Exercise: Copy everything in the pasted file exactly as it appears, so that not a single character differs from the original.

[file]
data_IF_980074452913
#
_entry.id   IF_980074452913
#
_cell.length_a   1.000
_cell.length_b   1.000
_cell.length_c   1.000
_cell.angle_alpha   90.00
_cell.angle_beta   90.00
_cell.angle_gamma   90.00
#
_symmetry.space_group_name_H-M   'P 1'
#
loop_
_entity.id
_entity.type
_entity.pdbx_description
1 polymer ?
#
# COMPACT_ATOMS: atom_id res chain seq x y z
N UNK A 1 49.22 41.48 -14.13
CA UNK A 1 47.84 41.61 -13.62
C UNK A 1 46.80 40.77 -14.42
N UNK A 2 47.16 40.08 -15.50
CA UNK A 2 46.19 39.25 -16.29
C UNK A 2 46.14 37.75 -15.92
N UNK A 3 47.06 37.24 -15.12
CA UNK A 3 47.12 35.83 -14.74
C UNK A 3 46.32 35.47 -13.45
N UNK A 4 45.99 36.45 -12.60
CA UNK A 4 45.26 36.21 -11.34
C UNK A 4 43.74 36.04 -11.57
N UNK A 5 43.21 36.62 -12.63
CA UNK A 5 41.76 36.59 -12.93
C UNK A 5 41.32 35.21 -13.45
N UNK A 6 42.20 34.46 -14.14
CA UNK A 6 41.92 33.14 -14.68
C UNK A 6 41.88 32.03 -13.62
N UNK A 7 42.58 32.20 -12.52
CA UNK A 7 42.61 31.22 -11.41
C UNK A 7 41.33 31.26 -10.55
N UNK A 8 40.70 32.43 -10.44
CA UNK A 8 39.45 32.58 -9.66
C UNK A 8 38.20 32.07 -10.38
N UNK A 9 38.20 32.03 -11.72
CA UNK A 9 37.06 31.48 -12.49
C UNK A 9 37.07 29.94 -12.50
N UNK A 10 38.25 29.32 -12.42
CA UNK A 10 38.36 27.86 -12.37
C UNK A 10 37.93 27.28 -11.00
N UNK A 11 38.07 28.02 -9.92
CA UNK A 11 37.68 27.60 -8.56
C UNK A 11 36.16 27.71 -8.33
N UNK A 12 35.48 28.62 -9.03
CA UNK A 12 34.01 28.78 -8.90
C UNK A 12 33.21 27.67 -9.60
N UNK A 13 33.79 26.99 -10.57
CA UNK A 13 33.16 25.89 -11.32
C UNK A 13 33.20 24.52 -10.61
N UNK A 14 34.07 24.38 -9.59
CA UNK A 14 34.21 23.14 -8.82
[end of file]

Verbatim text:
data_IF_980074452913
#
_entry.id   IF_980074452913
#
_cell.length_a   1.000
_cell.length_b   1.000
_cell.length_c   1.000
_cell.angle_alpha   90.00
_cell.angle_beta   90.00
_cell.angle_gamma   90.00
#
_symmetry.space_group_name_H-M   'P 1'
#
loop_
_entity.id
_entity.type
_entity.pdbx_description
1 polymer ?
#
# COMPACT_ATOMS: atom_id res chain seq x y z
N UNK A 1 49.22 41.48 -14.13
CA UNK A 1 47.84 41.61 -13.62
C UNK A 1 46.80 40.77 -14.42
N UNK A 2 47.16 40.08 -15.50
CA UNK A 2 46.19 39.25 -16.29
C UNK A 2 46.14 37.75 -15.92
N UNK A 3 47.06 37.24 -15.12
CA UNK A 3 47.12 35.83 -14.74
C UNK A 3 46.32 35.47 -13.45
N UNK A 4 45.99 36.45 -12.60
CA UNK A 4 45.26 36.21 -11.34
C UNK A 4 43.74 36.04 -11.57
N UNK A 5 43.21 36.62 -12.63
CA UNK A 5 41.76 36.59 -12.93
C UNK A 5 41.32 35.21 -13.45
N UNK A 6 42.20 34.46 -14.14
CA UNK A 6 41.92 33.14 -14.68
C UNK A 6 41.88 32.03 -13.62
N UNK A 7 42.58 32.20 -12.52
CA UNK A 7 42.61 31.22 -11.41
C UNK A 7 41.33 31.26 -10.55
N UNK A 8 40.70 32.43 -10.44
CA UNK A 8 39.45 32.58 -9.66
C UNK A 8 38.20 32.07 -10.38
N UNK A 9 38.20 32.03 -11.72
CA UNK A 9 37.06 31.48 -12.49
C UNK A 9 37.07 29.94 -12.50
N UNK A 10 38.25 29.32 -12.42
CA UNK A 10 38.36 27.86 -12.37
C UNK A 10 37.93 27.28 -11.00
N UNK A 11 38.07 28.02 -9.92
CA UNK A 11 37.68 27.60 -8.56
C UNK A 11 36.16 27.71 -8.33
N UNK A 12 35.48 28.62 -9.03
CA UNK A 12 34.01 28.78 -8.90
C UNK A 12 33.21 27.67 -9.60
N UNK A 13 33.79 26.99 -10.57
CA UNK A 13 33.16 25.89 -11.32
C UNK A 13 33.20 24.52 -10.61
N UNK A 14 34.07 24.38 -9.59
CA UNK A 14 34.21 23.14 -8.82